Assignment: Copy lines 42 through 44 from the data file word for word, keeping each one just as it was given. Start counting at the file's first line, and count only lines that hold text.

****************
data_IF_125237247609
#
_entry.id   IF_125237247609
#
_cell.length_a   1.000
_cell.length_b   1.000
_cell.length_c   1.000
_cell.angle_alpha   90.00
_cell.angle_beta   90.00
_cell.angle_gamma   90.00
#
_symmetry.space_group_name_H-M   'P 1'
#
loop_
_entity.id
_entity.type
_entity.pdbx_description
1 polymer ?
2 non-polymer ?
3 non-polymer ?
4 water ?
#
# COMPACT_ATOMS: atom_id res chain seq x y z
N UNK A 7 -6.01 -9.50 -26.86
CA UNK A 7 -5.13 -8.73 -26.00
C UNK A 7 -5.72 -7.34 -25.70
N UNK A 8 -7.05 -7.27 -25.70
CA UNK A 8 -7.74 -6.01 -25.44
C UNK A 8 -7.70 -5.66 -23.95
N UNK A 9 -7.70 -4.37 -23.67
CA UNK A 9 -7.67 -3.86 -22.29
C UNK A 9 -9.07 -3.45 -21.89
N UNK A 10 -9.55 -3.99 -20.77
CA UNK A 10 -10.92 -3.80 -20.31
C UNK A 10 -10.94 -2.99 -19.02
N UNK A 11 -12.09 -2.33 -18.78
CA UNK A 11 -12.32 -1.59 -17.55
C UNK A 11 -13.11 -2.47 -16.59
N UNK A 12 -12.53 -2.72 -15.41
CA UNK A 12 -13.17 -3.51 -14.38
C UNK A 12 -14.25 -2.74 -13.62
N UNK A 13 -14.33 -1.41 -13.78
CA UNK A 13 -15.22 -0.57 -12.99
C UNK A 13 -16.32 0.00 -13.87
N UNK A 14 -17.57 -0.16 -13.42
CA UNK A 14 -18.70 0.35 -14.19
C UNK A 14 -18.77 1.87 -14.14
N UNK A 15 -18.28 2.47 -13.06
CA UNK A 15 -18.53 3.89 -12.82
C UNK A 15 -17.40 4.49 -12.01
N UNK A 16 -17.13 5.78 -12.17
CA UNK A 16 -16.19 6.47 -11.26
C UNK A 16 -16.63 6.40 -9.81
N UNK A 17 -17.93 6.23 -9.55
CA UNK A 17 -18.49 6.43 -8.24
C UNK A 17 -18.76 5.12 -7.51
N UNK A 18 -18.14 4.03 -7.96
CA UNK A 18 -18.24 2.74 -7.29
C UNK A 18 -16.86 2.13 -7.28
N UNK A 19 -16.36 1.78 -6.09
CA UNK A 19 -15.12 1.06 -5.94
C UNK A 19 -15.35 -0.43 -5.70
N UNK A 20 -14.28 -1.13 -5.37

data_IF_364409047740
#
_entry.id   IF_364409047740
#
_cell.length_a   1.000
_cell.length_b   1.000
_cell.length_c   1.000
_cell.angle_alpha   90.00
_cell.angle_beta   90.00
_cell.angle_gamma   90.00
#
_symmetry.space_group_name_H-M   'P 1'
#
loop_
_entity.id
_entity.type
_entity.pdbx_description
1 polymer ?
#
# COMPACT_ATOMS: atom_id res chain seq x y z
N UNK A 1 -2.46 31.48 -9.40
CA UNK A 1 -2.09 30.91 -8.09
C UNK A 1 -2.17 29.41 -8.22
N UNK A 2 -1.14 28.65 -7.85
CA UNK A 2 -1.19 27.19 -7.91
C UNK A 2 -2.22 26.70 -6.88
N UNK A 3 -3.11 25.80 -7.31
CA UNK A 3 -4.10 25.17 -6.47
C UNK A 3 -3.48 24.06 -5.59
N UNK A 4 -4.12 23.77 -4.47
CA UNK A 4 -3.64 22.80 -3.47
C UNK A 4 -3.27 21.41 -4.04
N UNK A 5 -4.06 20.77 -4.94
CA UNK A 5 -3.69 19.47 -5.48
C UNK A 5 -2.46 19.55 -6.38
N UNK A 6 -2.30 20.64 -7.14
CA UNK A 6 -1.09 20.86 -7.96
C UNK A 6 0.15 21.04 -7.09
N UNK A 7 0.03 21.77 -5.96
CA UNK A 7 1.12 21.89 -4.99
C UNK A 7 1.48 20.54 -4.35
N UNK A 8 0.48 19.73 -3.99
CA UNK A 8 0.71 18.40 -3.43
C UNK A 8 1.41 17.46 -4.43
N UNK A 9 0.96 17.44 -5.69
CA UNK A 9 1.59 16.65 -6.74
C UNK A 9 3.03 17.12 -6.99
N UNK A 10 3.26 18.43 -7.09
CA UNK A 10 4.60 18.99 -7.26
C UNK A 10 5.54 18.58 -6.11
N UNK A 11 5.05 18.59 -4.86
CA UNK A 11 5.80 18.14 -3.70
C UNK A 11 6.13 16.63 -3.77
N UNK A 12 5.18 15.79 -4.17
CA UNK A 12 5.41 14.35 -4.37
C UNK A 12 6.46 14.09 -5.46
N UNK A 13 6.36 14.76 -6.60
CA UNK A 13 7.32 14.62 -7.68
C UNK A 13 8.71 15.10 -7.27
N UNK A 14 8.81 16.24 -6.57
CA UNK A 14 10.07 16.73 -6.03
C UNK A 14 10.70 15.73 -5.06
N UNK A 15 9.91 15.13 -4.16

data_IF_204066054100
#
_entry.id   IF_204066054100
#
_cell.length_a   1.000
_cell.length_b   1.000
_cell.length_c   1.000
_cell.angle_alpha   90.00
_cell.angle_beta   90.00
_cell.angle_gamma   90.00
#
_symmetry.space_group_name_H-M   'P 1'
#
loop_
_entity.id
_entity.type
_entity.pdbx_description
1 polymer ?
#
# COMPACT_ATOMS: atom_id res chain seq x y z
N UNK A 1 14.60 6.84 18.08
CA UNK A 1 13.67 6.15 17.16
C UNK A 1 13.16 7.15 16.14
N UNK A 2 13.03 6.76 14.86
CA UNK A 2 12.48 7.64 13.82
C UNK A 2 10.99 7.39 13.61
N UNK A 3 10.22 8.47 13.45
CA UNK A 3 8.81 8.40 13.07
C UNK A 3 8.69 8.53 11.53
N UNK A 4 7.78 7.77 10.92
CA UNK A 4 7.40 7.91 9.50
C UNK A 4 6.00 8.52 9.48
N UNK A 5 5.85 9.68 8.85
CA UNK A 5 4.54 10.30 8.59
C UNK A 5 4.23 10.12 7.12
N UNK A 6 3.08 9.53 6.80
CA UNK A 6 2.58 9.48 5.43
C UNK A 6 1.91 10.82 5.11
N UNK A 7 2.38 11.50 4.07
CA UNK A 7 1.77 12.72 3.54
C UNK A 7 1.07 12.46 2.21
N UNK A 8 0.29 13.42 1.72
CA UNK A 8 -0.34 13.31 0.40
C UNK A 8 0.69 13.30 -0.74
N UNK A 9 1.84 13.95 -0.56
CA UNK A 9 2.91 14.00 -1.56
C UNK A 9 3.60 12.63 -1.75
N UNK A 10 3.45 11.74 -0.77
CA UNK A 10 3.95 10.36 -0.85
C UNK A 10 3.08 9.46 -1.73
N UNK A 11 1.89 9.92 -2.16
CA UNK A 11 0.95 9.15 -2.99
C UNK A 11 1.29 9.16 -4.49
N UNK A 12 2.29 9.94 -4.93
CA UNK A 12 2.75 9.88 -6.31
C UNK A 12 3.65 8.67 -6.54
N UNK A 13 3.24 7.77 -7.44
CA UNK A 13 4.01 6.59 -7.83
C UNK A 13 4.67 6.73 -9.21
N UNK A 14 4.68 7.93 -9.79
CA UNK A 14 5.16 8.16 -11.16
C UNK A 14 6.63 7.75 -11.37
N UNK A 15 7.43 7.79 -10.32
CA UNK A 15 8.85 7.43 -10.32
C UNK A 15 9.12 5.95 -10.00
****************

N UNK A 13 -14.33 -1.41 -13.78
CA UNK A 13 -15.22 -0.57 -12.99
C UNK A 13 -16.32 0.00 -13.87